One example: The original Dodd-Frank legislation requires corporations to hold advisory shareholder votes on top executive pay packages. But corporate boards can ignore these votes. The Public Citizen proposal: Don’t just make these votes binding. Instead, if shareholders reject an executive’s pay deal, pay for that executive “should revert to 20 times the median pay at the company.”
Congress could apply the same ratio leverage to share buybacks, the financialization maneuver that artificially boosts corporate share prices — and the executive pay that links to these prices. Legislation already before Congress, notes Public Citizen, would prohibit share buybacks where CEO pay exceeds 150 times median worker pay.
Congress could also apply pay-ratio consequences to government procurement, as lawmakers in Rhode Island have proposed. Federal lawmakers, urges Public Citizen, “should ban contracts to corporations with extreme gaps or give preferential treatment to firms with narrow gaps.”
Federal subsidies could carry the same pay-ratio strings. In fact, during the deliberations this past March on what became the CARES Act for coronavirus assistance, a House of Representatives Financial Services Committee draft “capped CEO pay at aided firms to 50 times the median pay at the firm.”
That notion never advanced into the final CARES Act text. But the Congress elected this November could next year include a progressive contingent strong enough to insist on adding a ratio rider to every piece of proposed corporate subsidy — or tax — legislation. The basic principle: no tax dollars or tax breaks for companies that pay their top execs over 50 times what their most typical workers earn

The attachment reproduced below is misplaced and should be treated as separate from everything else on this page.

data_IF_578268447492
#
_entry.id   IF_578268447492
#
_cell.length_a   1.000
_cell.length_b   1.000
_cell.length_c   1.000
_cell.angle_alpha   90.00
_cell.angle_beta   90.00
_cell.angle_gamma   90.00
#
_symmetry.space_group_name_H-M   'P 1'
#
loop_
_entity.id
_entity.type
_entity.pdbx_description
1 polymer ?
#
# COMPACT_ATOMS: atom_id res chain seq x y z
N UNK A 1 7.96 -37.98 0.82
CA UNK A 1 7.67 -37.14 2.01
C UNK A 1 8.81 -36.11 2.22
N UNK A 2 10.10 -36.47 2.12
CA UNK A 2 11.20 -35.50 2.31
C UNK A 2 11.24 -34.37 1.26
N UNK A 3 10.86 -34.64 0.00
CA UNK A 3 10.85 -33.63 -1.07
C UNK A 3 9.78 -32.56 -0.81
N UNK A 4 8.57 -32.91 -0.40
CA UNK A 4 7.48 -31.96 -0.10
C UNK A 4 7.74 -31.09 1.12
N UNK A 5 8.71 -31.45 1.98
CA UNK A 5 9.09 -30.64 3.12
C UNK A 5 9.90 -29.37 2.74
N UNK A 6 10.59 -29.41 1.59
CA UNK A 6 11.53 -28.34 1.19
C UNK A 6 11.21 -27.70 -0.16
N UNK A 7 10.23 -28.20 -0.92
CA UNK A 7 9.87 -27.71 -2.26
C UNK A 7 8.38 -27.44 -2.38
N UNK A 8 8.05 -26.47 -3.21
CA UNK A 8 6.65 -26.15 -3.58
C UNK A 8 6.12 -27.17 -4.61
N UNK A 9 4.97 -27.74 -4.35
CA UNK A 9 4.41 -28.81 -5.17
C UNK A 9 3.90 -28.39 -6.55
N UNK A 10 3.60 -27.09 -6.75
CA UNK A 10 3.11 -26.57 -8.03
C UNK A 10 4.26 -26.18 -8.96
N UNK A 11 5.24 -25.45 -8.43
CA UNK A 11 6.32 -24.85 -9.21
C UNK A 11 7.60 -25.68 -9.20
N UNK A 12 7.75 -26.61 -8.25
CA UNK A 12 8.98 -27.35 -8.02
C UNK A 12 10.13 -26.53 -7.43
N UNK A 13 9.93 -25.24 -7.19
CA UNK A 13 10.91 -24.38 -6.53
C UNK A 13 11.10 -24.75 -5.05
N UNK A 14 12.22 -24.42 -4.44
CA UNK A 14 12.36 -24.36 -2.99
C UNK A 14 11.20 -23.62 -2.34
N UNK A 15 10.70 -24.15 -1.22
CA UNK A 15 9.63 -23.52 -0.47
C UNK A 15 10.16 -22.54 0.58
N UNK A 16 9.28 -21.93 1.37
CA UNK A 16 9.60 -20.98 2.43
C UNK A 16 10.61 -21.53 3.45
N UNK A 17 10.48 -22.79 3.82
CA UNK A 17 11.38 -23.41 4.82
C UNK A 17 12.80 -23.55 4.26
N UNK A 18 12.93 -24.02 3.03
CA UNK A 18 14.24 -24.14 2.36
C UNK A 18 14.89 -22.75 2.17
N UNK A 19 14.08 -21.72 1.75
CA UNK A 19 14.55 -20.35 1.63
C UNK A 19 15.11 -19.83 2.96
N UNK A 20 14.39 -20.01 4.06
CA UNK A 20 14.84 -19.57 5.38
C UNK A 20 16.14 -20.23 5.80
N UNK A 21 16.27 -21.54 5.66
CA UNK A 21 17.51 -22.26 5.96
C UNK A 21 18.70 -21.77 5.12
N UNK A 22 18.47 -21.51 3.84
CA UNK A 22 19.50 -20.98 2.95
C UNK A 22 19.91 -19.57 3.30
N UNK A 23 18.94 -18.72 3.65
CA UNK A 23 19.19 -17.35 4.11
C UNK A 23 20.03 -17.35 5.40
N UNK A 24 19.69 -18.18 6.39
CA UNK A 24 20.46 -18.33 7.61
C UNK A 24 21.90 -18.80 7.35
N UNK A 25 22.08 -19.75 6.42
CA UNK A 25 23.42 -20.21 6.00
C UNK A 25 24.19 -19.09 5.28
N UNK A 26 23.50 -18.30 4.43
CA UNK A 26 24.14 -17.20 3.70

Oxfam America’s newly released corporate reform report zeroes in on those moments of crisis — like the current pandemic — that corporate power so relentlessly endeavors to exploit. Generations ago, Americans had an answer for blatant corporate greed grabs: the excess profits tax.
During the World War I and then again World War II eras, Congress legislated stiff taxes on corporate profits that ran above the pre-war norm. These taxes spoke directly to a public that, in the words of one contemporary economist, “sought insurance that none would profit from the nation’s misfortune.”
Our current misfortune, by contrast, is turbocharging corporate profits and, by extension, the personal fortunes of that slim sliver of the American population that owns the vast bulk of the nation’s corporate stock. America’s richest 1 percent, Oxfam notes, how holds 52 percent of corporate share wealth, quadruple the 13 percent share now in the hands of the nation’s bottom 90 percent.
Oxfam America’s new paper, Pandemic Profits Exposed, is calling for a 95 percent tax on 2020 net profits that exceed a company’s average net profits during the four years before the pandemic hit. The tax would only apply to large corporations with at least $500 million in annual gross receipts.
Applying this tax would raise, Oxfam America calculates, almost $80 billion annually from the nation’s top 25 corporations alone. Those billions could help Americans in desperate need of coronavirus-era support. But an excess profits tax would have a broader economic impact as well.
The nation’s five biggest tech companies , for instance, are riding a virus wave that has them “flush with around $557 billion in fresh cash,” as Oxfam notes, “the dry-powder they need to continue to rewrite the rules in their favor while swallowing up key pieces of the U.S. economy.” Taxing excess corporate profits could stall this swallowing.
“None of the most profitable companies have worked harder or made better decisions than the millions of small businesses across the nation about to enter bankruptcy,” Oxfam America sums up. “Americans should expect the companies who have benefitted most to give back in meaningful and democratic ways.”
The decisionmakers at those companies will most likely not agree, not as long as we let outsized corporate profits generate personal windfalls for the execs who commit that outsizing.
In other words, as economist Dean Baker observed earlier this month, “to allow for more pay at the bottom, we have to do something about pay at the top.”
San Francisco voters may do just that this November. Now on the city ballot: a proposal that would up taxes on large businesses in the “city by the bay” that pay their top execs over 100 times more than what their most typical workers take home.
Sam Pizzigati co-edits Inequality.org. His recent books include The Case for a Maximum Wage and The Rich Don’t Always Win: The Forgotten Triumph over Plutocracy that Created the American Middle Class, 1900-1970. Follow him at @Too_Much_Online.